Unfriendly Black Hotties: On Mean Girls and Internet Harassment

The internet often brings out the worst in people. We’ve seen it before: trolls in the comment sections of articles and YouTube videos abusing their anonymity and safe position behind their computer screen. Dealing with those people is easy, but what happens when the online harassers were once your friends?

My freshman year of college I befriended a group of fellow black freshmen whom I thought would be my friends. We did everything as a collective: parties, movies, meals, giant sleepovers ending with in-depth conversation until early in the morning. I knew my friends were great, and my college career felt off to a great start.

It wasn’t long until division entered the circle and inter-group cliques began to form. Suddenly I was on the outside looking in at what was once a communal friendship. The former comradery became a Cold War that spilled onto social media, and suddenly I was a target. My character was questioned and slandered by young women I believed to be my friends: women I’d shared secrets and emotions with, women I trusted with sensitive information. Getting online every day and seeing these same women viciously attacking my friends and myself in front of an audience felt like the ultimate betrayal. People I didn’t even know would circulate the information, and while I tried seeking administrative help all I got was an insincere apology from the offending party.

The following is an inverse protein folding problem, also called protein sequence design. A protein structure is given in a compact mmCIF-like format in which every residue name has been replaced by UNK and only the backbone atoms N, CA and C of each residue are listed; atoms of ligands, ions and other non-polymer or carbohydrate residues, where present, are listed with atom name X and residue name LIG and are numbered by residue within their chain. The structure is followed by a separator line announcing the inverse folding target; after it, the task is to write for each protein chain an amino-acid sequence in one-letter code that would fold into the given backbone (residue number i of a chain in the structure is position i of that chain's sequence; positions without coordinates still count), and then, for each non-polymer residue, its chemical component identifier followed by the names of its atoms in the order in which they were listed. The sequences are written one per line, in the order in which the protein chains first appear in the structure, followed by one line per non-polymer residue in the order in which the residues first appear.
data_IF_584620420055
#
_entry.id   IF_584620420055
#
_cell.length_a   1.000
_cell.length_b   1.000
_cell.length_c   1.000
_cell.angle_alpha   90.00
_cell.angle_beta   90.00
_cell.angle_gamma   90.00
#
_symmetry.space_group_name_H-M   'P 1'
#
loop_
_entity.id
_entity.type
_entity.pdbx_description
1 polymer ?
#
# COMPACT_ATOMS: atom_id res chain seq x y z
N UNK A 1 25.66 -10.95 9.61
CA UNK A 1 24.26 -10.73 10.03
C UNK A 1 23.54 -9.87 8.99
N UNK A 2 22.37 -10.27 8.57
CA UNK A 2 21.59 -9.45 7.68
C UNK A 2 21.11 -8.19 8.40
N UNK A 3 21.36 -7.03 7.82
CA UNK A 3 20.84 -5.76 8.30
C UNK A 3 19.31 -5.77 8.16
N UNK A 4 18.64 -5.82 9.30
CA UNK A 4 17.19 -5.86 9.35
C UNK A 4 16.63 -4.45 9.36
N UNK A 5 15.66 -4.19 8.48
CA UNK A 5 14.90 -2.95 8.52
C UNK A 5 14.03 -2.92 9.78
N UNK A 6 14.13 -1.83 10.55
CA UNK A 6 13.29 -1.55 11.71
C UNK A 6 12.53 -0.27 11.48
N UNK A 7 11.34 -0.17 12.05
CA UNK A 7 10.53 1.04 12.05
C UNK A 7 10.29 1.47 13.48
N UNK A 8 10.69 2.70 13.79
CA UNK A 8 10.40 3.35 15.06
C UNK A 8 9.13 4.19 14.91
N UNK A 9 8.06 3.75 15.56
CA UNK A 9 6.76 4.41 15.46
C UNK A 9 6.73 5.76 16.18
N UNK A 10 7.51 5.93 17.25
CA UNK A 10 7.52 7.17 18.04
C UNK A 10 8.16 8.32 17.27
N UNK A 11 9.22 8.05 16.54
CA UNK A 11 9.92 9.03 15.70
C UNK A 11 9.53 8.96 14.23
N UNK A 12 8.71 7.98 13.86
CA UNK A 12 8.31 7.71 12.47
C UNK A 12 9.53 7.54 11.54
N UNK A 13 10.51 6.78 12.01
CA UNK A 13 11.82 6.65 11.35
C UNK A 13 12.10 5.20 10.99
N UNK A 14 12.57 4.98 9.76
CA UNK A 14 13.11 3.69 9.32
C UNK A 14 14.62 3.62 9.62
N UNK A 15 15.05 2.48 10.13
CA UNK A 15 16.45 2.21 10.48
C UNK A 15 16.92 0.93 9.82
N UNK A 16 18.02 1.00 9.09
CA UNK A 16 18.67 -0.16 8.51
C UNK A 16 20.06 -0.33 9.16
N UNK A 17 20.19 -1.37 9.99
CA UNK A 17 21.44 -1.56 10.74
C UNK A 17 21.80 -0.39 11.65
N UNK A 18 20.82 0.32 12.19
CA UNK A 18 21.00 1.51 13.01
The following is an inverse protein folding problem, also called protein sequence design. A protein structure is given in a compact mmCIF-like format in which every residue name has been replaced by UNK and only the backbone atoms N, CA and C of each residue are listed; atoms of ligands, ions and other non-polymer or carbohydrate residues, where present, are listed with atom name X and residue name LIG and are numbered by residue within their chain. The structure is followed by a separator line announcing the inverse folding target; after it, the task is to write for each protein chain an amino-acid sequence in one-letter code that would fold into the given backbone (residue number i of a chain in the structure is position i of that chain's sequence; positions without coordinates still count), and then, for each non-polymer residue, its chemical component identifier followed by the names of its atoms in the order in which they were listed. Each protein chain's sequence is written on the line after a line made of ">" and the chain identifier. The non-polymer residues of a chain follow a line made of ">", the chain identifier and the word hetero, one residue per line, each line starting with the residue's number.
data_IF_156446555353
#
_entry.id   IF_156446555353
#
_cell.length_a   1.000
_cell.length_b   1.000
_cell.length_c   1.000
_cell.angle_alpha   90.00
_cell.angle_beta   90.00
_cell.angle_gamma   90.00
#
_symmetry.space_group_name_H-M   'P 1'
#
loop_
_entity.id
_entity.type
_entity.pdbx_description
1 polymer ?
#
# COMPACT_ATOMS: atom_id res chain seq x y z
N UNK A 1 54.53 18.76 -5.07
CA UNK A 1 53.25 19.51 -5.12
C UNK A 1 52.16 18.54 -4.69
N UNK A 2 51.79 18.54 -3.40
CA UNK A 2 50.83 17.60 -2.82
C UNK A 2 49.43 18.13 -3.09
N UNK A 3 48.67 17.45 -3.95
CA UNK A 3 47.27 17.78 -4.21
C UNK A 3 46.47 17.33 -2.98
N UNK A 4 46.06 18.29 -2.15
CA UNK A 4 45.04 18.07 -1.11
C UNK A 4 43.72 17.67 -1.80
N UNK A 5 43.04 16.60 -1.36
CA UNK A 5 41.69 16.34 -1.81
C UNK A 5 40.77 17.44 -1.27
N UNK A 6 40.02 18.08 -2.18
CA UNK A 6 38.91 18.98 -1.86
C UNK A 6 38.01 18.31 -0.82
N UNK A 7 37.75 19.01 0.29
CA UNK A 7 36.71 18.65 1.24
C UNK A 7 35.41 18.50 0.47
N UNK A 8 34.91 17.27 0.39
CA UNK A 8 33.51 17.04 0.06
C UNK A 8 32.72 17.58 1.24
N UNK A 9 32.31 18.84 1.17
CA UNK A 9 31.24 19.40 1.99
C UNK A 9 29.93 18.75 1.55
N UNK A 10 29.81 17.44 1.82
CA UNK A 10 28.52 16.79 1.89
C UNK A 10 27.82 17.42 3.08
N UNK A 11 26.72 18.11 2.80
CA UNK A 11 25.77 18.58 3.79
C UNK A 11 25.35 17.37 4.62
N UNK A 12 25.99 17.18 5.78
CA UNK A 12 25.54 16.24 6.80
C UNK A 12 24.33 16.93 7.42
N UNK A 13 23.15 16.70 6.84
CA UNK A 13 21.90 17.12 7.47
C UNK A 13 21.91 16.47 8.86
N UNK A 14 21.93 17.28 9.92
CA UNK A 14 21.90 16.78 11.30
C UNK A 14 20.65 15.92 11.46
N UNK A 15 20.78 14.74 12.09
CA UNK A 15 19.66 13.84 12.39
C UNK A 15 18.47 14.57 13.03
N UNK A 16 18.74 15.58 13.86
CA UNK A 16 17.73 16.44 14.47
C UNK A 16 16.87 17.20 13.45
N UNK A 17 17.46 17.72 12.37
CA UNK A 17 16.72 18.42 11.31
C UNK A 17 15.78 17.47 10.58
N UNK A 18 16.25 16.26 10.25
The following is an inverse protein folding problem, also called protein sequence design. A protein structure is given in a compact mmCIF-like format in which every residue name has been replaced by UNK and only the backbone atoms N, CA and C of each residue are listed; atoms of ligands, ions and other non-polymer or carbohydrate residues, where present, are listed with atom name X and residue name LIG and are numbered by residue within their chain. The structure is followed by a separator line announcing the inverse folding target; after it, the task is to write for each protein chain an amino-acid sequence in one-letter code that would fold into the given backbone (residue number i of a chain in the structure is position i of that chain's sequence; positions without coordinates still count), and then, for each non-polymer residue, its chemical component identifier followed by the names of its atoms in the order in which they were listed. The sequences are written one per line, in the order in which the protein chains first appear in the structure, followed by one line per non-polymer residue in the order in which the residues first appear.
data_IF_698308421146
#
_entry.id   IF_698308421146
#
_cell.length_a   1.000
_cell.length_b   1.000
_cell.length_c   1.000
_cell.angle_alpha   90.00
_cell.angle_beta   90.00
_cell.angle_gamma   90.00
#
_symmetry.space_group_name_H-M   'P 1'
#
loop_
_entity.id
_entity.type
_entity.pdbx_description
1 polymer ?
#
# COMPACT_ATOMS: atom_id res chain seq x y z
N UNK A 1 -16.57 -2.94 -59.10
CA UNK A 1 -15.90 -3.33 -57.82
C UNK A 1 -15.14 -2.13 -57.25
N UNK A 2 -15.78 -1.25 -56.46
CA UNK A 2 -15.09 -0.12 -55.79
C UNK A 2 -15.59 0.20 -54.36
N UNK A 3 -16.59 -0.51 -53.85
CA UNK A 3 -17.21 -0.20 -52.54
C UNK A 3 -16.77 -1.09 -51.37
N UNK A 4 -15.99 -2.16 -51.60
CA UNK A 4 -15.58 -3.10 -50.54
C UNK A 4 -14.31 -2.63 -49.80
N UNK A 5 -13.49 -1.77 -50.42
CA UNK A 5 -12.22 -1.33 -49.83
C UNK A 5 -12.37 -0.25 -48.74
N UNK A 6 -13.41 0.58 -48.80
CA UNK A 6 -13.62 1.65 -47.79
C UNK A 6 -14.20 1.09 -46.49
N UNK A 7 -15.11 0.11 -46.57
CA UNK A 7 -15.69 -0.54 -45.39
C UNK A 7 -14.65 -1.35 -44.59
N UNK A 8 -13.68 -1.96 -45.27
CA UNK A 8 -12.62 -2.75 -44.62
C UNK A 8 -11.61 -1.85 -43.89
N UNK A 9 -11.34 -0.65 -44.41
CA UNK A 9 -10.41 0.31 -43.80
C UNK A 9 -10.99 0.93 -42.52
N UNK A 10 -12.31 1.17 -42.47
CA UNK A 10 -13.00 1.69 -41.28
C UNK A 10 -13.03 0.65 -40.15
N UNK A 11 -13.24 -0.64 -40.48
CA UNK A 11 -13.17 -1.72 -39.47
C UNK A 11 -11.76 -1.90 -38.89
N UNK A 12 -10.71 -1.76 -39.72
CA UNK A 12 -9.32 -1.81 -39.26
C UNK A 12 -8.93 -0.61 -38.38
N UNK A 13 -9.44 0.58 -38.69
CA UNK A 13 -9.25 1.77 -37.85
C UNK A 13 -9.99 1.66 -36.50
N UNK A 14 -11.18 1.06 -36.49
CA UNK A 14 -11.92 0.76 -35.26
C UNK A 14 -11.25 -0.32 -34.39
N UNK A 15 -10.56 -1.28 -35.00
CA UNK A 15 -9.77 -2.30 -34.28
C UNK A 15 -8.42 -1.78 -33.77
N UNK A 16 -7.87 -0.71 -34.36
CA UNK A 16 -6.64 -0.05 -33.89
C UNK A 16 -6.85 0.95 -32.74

The psychological effects of these interactions – as well as the people who told me to just ignore the aggressors – caused me to withdraw from the world and made me question my importance to society. The “help” from school officials was simply a slap on the wrist of the aggressors and I was left to pick up the scraps of my dignity and deal with the loneliness that followed. My former friends eventually moved on from making me their target and chose someone else: a continuous cycle that would be detrimental to another girls' psyche.  In a society as social media-driven as ours, to treat such harmful encounters as a joke is diminishing the struggle faced by many.

 With my experiences dealing with cyber bullying in the black community, I believe it is the most overlooked kind of harassment in the community. The overwhelming response I received when trying to get help was to “Just turn off the computer and ignore it” instead of addressing the actual issue of those who bully. Just as one wouldn't passively allow bullying and other forms of abuse offline, online abuse should not be treated any different.

Instead of blaming the people who are victims of online harassment we need to confront the abusers and hold them accountable for their actions, and the first step to doing this is to collectively agree that cyber bullying is indeed a form of harassment.

Photo Credit: Shutterstock

Kinsey Clarke is a senior at Michigan State University.  She enjoys aerial silks and solo trapeze in her spare time.  You can follow her personal Twitter account here.

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